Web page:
Goldman's Thomas Stolper joins Erik Nielsen with an updated, and painfully bullish, Euro forecast: "our baseline is that these risks will not escalate much further." As Stolper is the guy who has successfully top.ticked.every.single.move in FX, it is time to call the undertaker (the profit margins on a coffin the size of Europe will be sufficiently high no matter the input cost of lumber). Not surprisingly then Stolper follows up: "we believe EUR/$ remains very much on track for the projected trajectory of 1.40 in 3mths as well as 1.50 and 1.55 in 6 and 12 months." Recall that Stolper came out with his upward revised EURUSD forecast just before the pair topped out in the low 1.40s (which was shortly after he scrapped his 1.15 target just after the eurozone stopped its implosion last time around after the Stress Test lie and QE2 rumors started). In other words, we just doubled down on our bet that John Taylor is once again spot on. What is unsaid here is that Goldman expects the world to start pricing in QE3 imminently, and punish the USD: "one question we face very often is about the viability of Eurozone
growth with EUR/$ at 1.55. Our answer is that we really believe in broad
USD weakness." At the end of the day, as we have claimed for over a year, the key dynamic is between the race of USD and EUR to devaluation: on one hand via outright currency printing and on the other via a continental disintegration. The one thing that many are forgetting, is that the faster a European crisis unwinds, the bigger the European banks' funding needs for dollars due to record FX asset-liability mismatch (and now, due to the dollar serving as a carry funding currency). In other words, the worse Europe gets, the doubly-faster that the Fed will need to print reserves to keep the dollar low. All that is a long-winded way to say that we anticipate Stolper will revise his EURUSD forecast lower within a month, once Goldman's ex-prop-now-"client facing" desks have accumulated enough USD positions.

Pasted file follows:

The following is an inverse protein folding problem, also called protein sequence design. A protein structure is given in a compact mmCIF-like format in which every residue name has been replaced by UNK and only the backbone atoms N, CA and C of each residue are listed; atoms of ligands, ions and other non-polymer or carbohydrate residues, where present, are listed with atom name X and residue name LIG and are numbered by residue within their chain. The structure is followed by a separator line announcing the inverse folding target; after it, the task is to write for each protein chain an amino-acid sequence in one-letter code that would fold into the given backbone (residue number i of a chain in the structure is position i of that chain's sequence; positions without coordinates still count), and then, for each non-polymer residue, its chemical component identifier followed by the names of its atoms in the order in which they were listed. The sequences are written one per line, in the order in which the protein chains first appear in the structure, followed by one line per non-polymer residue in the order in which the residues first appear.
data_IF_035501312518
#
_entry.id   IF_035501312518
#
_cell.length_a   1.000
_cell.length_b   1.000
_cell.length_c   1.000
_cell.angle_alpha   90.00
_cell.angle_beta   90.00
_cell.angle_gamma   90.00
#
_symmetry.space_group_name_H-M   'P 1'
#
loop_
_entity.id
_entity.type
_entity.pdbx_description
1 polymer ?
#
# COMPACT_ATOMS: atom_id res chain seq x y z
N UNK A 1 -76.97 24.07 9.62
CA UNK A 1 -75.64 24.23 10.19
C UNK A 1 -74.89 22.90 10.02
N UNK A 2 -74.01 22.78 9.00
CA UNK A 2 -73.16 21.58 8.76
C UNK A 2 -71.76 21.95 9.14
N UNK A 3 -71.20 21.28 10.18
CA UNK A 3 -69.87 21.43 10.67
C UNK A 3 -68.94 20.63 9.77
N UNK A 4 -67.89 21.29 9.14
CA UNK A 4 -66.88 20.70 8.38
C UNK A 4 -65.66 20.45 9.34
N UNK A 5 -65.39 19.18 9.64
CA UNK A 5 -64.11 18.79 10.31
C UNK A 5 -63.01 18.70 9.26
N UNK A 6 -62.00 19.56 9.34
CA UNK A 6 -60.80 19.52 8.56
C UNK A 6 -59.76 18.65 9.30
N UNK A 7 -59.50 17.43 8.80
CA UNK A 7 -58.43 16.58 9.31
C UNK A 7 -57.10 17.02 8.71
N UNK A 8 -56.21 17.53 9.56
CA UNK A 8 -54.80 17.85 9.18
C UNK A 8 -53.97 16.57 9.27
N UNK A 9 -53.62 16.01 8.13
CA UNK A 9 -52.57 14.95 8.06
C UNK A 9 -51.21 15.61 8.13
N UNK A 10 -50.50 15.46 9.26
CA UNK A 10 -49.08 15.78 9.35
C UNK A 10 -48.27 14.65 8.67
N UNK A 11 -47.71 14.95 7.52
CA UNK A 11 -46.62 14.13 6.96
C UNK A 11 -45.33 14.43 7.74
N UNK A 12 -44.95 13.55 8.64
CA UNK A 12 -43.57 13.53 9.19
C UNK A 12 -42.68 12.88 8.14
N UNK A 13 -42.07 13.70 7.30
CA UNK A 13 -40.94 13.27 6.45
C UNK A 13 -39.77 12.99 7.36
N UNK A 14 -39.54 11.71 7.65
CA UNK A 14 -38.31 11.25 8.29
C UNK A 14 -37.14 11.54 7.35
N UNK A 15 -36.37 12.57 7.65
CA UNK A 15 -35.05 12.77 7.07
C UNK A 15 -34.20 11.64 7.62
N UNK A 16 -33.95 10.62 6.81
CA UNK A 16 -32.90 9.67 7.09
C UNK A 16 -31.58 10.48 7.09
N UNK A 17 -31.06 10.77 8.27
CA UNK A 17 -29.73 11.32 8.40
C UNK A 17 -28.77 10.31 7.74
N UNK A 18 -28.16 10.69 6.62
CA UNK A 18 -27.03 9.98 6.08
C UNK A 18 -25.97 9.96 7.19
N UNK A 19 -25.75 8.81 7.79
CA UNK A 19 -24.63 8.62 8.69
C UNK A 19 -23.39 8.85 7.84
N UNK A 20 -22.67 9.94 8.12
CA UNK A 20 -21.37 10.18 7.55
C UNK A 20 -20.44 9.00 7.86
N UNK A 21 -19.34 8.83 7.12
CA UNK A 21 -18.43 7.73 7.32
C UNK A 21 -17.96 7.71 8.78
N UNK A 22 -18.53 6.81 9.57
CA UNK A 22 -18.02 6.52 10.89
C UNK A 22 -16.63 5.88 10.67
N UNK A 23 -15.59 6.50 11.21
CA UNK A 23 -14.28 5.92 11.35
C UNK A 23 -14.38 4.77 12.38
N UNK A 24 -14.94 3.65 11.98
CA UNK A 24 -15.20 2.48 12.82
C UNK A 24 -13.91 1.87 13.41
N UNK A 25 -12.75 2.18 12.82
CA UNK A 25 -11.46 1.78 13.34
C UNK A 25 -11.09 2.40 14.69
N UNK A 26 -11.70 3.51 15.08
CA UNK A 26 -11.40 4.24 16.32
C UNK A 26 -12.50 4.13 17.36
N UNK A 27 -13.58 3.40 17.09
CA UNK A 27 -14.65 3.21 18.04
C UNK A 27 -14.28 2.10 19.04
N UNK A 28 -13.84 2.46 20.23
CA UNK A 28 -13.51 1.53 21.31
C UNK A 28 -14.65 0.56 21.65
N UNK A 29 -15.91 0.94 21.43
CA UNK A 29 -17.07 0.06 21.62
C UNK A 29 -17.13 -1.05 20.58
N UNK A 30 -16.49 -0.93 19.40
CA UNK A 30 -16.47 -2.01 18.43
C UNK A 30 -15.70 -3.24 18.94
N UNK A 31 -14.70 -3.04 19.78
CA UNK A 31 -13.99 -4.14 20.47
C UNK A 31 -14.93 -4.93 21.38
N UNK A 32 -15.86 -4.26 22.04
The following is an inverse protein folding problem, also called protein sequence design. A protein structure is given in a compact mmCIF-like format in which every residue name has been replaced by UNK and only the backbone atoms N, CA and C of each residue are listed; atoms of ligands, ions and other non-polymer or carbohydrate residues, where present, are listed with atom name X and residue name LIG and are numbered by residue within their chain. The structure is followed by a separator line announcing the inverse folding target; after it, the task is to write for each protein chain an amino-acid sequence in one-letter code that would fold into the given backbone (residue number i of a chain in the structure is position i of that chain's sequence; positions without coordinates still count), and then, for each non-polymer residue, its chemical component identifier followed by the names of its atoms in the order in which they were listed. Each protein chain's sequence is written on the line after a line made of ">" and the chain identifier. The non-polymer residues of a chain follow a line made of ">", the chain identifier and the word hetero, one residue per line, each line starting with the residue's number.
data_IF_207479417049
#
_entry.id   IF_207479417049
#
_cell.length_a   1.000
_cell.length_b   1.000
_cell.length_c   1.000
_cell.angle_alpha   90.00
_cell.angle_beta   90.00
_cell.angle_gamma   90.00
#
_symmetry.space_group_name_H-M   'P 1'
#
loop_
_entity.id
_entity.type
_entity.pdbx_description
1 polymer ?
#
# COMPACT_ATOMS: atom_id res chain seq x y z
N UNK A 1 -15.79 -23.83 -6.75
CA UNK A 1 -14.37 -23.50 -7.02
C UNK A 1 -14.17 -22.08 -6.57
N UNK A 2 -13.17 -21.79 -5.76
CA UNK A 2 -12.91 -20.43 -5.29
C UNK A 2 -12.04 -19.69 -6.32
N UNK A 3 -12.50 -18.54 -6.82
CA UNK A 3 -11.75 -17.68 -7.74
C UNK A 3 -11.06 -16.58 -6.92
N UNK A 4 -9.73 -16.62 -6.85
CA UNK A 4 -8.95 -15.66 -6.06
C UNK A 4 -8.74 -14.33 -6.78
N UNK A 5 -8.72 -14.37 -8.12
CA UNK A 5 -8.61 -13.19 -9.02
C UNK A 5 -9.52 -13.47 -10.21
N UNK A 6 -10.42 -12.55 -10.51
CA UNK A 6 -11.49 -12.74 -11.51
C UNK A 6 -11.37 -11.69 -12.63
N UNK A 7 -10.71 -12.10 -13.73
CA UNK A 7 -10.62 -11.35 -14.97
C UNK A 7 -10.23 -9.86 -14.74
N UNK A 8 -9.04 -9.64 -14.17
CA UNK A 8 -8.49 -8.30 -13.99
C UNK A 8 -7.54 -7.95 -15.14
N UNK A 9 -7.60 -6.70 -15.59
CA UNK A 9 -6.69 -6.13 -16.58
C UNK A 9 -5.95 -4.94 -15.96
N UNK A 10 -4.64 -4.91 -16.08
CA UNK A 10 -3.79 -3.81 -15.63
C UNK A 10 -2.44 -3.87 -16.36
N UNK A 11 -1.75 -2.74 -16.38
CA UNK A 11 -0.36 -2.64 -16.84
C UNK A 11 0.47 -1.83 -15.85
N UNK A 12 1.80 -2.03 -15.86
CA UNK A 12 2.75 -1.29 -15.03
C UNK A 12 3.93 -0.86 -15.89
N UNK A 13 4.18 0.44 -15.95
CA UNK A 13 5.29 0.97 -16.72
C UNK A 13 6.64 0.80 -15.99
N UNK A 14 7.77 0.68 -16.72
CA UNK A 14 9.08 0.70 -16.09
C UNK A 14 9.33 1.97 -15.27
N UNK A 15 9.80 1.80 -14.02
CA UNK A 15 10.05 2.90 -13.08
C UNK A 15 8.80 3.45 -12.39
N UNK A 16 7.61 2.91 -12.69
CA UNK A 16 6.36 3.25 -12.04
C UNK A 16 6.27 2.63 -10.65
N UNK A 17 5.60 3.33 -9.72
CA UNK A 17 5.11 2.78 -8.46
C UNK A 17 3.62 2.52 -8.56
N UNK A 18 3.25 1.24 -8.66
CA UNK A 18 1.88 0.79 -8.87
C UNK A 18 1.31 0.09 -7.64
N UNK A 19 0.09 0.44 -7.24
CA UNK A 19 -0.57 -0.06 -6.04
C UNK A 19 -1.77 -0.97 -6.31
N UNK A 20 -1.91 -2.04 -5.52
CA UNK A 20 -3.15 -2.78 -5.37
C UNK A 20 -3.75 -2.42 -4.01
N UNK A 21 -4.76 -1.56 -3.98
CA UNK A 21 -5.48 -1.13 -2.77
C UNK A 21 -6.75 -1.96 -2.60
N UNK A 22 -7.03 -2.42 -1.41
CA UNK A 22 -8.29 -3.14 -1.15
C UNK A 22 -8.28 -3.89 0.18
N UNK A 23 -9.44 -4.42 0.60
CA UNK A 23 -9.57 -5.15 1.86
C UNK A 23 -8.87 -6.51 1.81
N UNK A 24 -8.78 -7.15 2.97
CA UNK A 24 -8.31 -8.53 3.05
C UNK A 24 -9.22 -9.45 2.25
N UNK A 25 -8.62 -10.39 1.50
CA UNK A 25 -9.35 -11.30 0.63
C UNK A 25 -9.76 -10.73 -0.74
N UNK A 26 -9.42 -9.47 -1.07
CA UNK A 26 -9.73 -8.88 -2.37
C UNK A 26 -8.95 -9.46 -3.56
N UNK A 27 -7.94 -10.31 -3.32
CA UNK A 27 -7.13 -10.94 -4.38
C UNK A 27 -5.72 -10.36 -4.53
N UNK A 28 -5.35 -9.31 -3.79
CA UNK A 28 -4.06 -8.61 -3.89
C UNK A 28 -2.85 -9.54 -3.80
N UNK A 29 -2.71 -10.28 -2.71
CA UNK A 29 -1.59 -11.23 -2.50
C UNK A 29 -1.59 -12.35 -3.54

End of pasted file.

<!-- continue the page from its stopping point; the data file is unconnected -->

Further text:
Goldman's Erin Nielsen is early in his weekly outlook report which however will not catch anyone by surprise. Somehow the Goldman strategist looks at recent economic data coming out of Europe, which even CMA said was indicative of a start of a double dip, and calls these "great macro numbers" - this kind of stunning subjectivity used to get analysts fired in the past; now it gets you promoted to partner; oh well, you can get the man out of the bias but you can never get the bias out of the man and all that. Furthermore, despite Germany making it expressly clear than any future bailouts will hinge on restructuring, Nielsen is adamant that this too is a misread: " I strongly disagree with some of the aspects of what has been reported in the press today as being the German proposal, particularly as it relates to making a future rescue conditional upon debt restructuring." Well, Erik, there is the German people, and there is your opinion. q.e.d. The balance of the note is filled with the same traditional permabullish fluff, which would have forced those who followed Nielsen's always rosy advice to incur irreparable P&L damage. But since the man has a verbiage quota to fill (regardless of content quality), and skeptics to amuse, we are confident he will have a long and prosperous career at Goldman. In the spirit of thanksgiving: we thank you Erik for providing countless hours of naive amusement.
Erin Gone Broken Bank: The 2nd EMU Nation That Didn’t Need a Bailout Get’s Bailed Out Within Months, Next Up???Submitted by Reggie Middleton on 11/22/2010 09:24 -0400
Exactly was we predicted in the beginning of the year, Ireland is the 2nd Euro nation that didn't need a bailout to get bailed out! Now that some may start taking this seriously, I go through a quick history of how we got to this point and prep for an intense analysis of how the contagion will unfold, how ugly the haircuts (that nobody needs, of course) will get, and who may be the next domino to fall.
After Greek CDS went offerless, and is about to pass 1,000 bps following news of Austria's defection from the EU rescue fund over Greece's endless lies, now we get the next defector: Finland, who it appears is opposing an Irish rescue. This is not too odd, since Finland actually has a viable banking system whose viability does not depend on the generosity of Irish and European taxpayers. What this means, however, is that European unity is finally coming apart at the seams.